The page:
Katherine’s Fall 2017 Preview, Part 2
Hey there, Eerdlings!
Here it is, Part Two of our Fall 2017 Preview!
In case you missed it, here’s Part One of our preview. Go ahead and read it; I’ll wait while you get caught up.
All set? Good. And now for more awesome books!
This year marks the 500th anniversary of the Protestant Reformation, and to celebrate that, we’re coming out with The Life and Times of Martin Luther.
As you might expect, this is a picture book biography of Martin Luther, but what I love about this book is that it really delves into why the Reformation was so significant. A number of Martin Luther’s Theses are paraphrased in the book, so readers will be able to familiarize themselves with his main points and understand why the theses were so controversial.
I also love that the book doesn’t shy away from all the drama that went down. There was all kinds of crazy stuff going on in Martin Luther’s life! Excommunication! Staged murder! Marriage to a nun! No matter what your religious beliefs are, Martin Luther is a fascinating historical figure, and this is well worth a read.
And now for The Call of the Swamp. Forget what I said in Part One about When a Wolf Is Hungry (watch trailer)—this one is my absolute favorite. The Call of the Swamp is about Boris, the world’s cutest axolotl, who is found by a human couple when he’s a baby.
Since he’s abandoned and they can’t have kids, the couple takes Boris home with them. Boris has a happy childhood, but one day he catches the scent of the swamp he was born in, and he starts to wonder where he really belongs. Personally, I think this is the most poignant picture book about adoption that I’ve ever seen. Boris’s doubts and questions are handled sensitively and maturely, and the emotions in the book feel genuine and sincere. Plus, you just can’t beat those illustrations. LOOK AT HIS HOPEFUL FACE AND YELLOW GALOSHES.
I am extremely excited to present The Watcher, which is written by Nikki Grimes and illustrated by Bryan Collier. If you recognize those names, it’s because they have approximately one million ALA awards between them; Bryan has four Caldecott Honors, and Nikki just received the Laura Ingalls Wilder Award for lasting contributions to children’s literature. And I may be biased, but I think they’ve personally outdone themselves with The Watcher. The book is actually a long golden shovel poem, which takes the words of Psalm 121 and uses them to create a story. And because that wasn’t complicated enough, Nikki wrote the story from two different perspectives.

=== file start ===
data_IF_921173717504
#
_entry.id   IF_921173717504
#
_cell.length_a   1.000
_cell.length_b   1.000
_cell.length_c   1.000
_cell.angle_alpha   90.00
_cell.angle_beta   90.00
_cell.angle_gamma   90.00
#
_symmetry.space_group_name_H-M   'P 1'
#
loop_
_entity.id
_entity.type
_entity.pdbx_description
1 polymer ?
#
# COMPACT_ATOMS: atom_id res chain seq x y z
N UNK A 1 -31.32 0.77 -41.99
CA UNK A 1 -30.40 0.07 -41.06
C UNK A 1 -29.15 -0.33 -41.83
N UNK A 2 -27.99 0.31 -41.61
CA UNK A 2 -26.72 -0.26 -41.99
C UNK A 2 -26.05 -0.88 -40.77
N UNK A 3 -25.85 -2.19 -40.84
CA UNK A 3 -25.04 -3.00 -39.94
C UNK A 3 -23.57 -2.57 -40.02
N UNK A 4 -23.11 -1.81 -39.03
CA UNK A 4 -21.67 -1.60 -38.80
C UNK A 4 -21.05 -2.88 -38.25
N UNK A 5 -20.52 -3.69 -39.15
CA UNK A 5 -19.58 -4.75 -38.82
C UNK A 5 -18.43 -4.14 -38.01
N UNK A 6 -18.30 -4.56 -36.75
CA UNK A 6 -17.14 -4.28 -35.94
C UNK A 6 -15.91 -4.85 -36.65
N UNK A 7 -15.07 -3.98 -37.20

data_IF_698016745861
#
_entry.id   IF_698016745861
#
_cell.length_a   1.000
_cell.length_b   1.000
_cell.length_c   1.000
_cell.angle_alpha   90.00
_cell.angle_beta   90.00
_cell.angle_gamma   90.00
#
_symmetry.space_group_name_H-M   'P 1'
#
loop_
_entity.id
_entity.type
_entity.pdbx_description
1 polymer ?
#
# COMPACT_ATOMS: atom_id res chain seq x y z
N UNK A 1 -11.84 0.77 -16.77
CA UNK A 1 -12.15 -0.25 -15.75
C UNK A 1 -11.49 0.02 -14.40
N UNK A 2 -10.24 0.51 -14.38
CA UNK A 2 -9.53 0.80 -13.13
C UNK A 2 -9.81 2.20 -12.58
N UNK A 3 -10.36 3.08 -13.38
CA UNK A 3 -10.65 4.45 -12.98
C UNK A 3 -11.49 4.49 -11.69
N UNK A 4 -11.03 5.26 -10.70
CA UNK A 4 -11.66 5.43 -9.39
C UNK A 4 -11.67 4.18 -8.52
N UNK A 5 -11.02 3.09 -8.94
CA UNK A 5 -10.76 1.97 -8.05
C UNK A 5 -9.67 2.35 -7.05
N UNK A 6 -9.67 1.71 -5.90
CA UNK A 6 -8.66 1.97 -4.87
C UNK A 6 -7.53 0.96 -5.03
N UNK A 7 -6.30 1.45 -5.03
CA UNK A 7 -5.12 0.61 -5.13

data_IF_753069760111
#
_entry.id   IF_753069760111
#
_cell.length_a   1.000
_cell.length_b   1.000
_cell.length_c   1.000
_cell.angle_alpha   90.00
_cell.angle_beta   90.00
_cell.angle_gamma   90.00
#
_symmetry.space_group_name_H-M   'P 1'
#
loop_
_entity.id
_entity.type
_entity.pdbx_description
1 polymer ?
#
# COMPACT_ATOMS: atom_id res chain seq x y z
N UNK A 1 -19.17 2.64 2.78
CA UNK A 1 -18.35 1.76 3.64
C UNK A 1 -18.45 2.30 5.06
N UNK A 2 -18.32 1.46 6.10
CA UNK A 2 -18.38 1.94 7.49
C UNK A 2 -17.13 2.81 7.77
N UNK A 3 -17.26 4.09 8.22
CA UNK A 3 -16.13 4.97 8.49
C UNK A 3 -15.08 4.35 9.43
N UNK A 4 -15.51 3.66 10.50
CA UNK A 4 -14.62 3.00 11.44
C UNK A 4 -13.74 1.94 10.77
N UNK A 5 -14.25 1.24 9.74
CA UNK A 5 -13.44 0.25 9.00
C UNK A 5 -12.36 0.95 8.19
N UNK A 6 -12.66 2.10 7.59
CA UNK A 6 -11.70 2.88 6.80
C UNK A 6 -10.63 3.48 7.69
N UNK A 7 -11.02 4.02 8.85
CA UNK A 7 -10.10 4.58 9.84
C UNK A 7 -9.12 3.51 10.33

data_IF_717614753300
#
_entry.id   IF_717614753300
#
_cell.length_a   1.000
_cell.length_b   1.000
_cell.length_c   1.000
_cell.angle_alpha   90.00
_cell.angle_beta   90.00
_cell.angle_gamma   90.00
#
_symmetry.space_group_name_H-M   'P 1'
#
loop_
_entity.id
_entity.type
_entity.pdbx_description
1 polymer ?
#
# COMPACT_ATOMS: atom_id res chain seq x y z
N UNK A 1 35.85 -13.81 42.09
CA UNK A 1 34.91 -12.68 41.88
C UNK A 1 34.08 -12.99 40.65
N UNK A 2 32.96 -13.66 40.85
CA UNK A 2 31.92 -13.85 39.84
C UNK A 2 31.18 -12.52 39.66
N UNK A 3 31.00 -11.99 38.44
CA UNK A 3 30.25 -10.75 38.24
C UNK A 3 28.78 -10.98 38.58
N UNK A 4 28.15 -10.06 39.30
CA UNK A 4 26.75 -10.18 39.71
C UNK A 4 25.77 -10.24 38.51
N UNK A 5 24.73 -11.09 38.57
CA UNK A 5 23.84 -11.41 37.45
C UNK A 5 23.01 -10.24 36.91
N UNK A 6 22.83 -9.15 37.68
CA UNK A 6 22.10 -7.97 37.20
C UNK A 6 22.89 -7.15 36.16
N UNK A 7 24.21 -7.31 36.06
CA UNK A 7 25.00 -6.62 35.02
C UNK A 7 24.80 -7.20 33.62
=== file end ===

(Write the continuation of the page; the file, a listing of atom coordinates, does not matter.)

On the first page, you meet Jordan, who is bullied by his classmate Tanya. The next page is written from Tanya’s point of view, and you discover that Tanya has her own problems to deal with. It’s beautifully written (and illustrated!), and it’s a great book for encouraging empathy and compassion.
And now for a back-to-school book unlike any you’ve ever seen. . .
It’s called Nile Crossing, and it’s written by the same author as Brother Hugo and the Bear. Just like Brother Hugo, this book has a lovely historical setting, but instead of medieval Europe, Nile Crossing takes place in ancient Egypt. In the book, Khepri is a fisherman’s son who is used to working alongside his dad in the waters of the Nile. But this particular day happens to be his first day of scribe school, and Khepri’s pretty nervous about it.
I love how this book perfectly captures the first-day jitters (and I also hate that it does that so well, because who wants to be reminded of that nervous/twitchy feeling? NOT ME). Still, it’s a really encouraging, soothing read for anyone who’s reluctant to see summer end. It’s also great for anyone who has an interest in ancient Egypt. The illustrations were vetted by not one but TWO Egyptologists, and there’s educational back matter for the insatiably curious, including a glossary and historical note.
And finally, if Mississippi Morning looks and sounds familiar to you, it’s because we’ve published it before. But this fall we’re coming out with a beautiful new paperback edition!
In case you’re new to this title, Mississippi Morning is set in the south in 1933 and follows a boy named James William. Despite the Great Depression, James William likes his life—he enjoys helping his dad in their hardware store and fishing with his friend LeRoy. But then he starts to hear stories about hate crimes being committed in town by the Klan, and he discovers that prejudice and racism can be found in unexpected places.
I really like that this book tackles big issues without trying to give any answers or solutions. And with current events and news stories about hate crimes, it’s just as relevant as it was when it was first published, maybe even more so now. Mississippi Morning does a great job of demonstrating why we need to confront racism, and I think it’s a fantastic jumpstart for important discussions.
And there you have it! I hope you’re as excited about our fall lineup as I am. And I hope you get to read lots of fabulous books in the meantime while you wait for these beauties to hit the shelves! Until then, have a great summer and happy reading!